Plant Family: This detail of a large group photo shows Plant Studio staffers in happier days.
Following the closure of Mill Valley’s Village Music and the relocation of the Sweetwater Saloon, the latest casualty in the ongoing death of Marin’s musical history is the Plant Studios in idyllic Sausalito. Countless classic albums have been recorded or mixed there, from Fleetwood Mac’s Rumours and Stevie Wonder’s Songs in the Key of Life to records from such local luminaries as Santana, Too $hort, Primus, Journey and Metallica. Prince, Van Morrison, Mariah Carey and Bob Marley recorded there. Even a young Beyoncé logged her first studio time at the Plant.
But on April 1 of this year, the Plant had to close its doors.
“I first stepped into the Plant as an artist to record an album in 2000,” says Mari Tamburo, studio manager and wife of studio owner Arne Frager. “This year would’ve been his 20th.” Unfortunately, Frager, like most business owners, did not own the studio’s property itself, which was sold in 2005 and went into foreclosure earlier this year, forcing the staff to vacate after sessions with young piano rock band the Fray. “Most of the equipment is now in storage,” Tamburo laments. “I don’t really know what the current property manager’s plans are for it.”
This was quite an abrupt ending for the studio that just a year ago offered tours of its storied facilities for $100 a pop. But never underestimate Marin County property values for their power to accentuate nonregional crises–even the decline of the music industry. “It’s been the last eight years,” Tamburo says of the gradual drop in demand. “We started to see slashing of the record company budgets for studio time, so the artists who used to come have built their own studios, like Dave Matthews [who recorded 2002’s Busted Stuff at the Plant].”
Tamburo’s nonprofit A Vehicle for Change initiated an online petition to raise awareness–and funds–for the Plant’s next era. “The petition is up to 589 signatures right now, with no support from the press,” she reports. “It will hopefully discourage developers from bidding for the property.”
Some people, though, are celebrating the closing of such high-end studios, which they see as just another problem with the exploitative record-industry machine, where novice artists incur huge costs and hope their release recoups enough for them to break even. “I completely agree in some ways,” Tamburo says, “but the whole time Arnie was there, he was developing new local talent. There have been quite a few bands that received services at a discount, and local producers and engineers had access to this world-class facility for very little money.”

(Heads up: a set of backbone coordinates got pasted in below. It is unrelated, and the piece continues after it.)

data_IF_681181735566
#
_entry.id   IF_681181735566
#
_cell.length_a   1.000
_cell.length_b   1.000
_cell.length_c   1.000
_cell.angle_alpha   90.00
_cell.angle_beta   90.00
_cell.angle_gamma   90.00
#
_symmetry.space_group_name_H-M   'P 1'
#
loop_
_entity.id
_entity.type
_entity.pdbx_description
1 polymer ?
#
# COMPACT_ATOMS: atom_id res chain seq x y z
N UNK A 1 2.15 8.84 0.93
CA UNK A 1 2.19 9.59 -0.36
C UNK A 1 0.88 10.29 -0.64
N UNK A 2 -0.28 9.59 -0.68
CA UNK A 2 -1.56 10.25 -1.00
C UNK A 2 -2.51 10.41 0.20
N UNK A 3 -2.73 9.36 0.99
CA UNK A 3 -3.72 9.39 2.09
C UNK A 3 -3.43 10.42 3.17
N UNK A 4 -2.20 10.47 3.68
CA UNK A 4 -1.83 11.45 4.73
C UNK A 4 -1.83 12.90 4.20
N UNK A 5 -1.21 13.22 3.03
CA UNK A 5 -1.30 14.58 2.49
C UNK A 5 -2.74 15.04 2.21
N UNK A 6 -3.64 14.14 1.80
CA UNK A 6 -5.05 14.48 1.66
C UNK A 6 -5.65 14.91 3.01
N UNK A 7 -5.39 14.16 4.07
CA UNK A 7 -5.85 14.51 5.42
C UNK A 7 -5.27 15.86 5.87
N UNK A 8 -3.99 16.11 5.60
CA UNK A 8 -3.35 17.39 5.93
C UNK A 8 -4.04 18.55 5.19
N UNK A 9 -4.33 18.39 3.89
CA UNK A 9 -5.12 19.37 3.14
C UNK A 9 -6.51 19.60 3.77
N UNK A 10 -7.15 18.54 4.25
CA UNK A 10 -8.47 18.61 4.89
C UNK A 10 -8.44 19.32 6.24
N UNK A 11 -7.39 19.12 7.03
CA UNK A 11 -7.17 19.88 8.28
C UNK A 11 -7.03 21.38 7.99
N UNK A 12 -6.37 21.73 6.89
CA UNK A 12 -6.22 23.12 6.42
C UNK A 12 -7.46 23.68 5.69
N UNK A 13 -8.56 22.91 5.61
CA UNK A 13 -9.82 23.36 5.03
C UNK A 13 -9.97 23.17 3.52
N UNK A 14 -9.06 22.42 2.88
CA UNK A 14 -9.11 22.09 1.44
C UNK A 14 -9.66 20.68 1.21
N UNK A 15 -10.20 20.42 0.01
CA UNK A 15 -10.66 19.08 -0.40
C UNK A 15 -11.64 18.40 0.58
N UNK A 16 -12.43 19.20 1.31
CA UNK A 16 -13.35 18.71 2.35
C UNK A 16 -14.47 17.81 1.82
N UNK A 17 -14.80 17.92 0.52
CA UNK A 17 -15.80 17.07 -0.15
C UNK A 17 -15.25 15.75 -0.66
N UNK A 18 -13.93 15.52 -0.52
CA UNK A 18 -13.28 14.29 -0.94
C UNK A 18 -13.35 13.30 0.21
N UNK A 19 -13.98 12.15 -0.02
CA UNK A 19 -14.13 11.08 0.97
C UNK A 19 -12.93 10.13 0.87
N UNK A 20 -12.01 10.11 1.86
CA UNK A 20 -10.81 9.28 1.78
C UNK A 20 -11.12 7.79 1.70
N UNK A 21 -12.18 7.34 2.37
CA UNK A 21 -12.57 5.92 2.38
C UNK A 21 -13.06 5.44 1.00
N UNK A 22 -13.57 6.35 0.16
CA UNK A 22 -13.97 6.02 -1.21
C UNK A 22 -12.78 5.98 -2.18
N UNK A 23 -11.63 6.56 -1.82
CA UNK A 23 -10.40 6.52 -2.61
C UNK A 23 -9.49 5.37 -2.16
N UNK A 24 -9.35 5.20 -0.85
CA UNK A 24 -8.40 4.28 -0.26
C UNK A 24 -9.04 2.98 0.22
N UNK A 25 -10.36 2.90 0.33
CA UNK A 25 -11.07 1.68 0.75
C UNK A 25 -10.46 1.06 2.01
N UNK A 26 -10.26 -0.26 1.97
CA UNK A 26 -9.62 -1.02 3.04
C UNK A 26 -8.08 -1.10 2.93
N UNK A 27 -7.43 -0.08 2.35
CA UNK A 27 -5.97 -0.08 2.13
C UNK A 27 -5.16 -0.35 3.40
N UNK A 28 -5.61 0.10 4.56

Case in point is Santa Barbara’s Thriving Ivory, whose new album was produced at the Plant by Chris Manning, a Frager protégé. “It is the only place of its kind to learn how to make hit records,” Manning writes on the petition. “Recording schools can’t teach you this; only assisting the pros in a world-class studio can. The Plant is where it starts.”
Tamburo’s goal, if and when enough funds are raised to actually buy the property, is to make it sustainable, eco-friendly and to formalize the philanthropic practices of the Plant, which has also donated studio time to organizations like Youth in Arts. “Think of Sundance Institute, how they develop new filmmakers,” she says excitedly. “The facility, with the right team, can continue to provide a much-needed service to the community.”
A scheduled July auction of the property was postponed until the end of this month, prolonging their chances. If Tamburo succeeds, though, she will definitely learn from the past. “It’s not to preserve the old ways; it’s to build a collaborative, creative community of social conscience,” she says. “We want to build ‘the new model of the music industry,’ one that is fair to the artists, where the dollars are more evenly distributed amongst those who are making music, and those who help them make it.”
While she admits that the Plant was slow to embrace recording programs like ProTools and that, in an era of widely accessible software, it can offer little extra to the modern-day musician in terms of technology, Tamburo believes the studio process itself is irreplaceable. “While artists now have more creative control with new digital technology, it achieves its best results when combined with skill and talent,” she says of her expert staff. “A spontaneous interactive experience for musicians–this is what the Plant can give to that next generation.
“It’s magic that’s flying in the air, captured by a professional.”
For news and links to the online petition, see [ http://www.plantstudios.com/ ]www.plantstudios.com.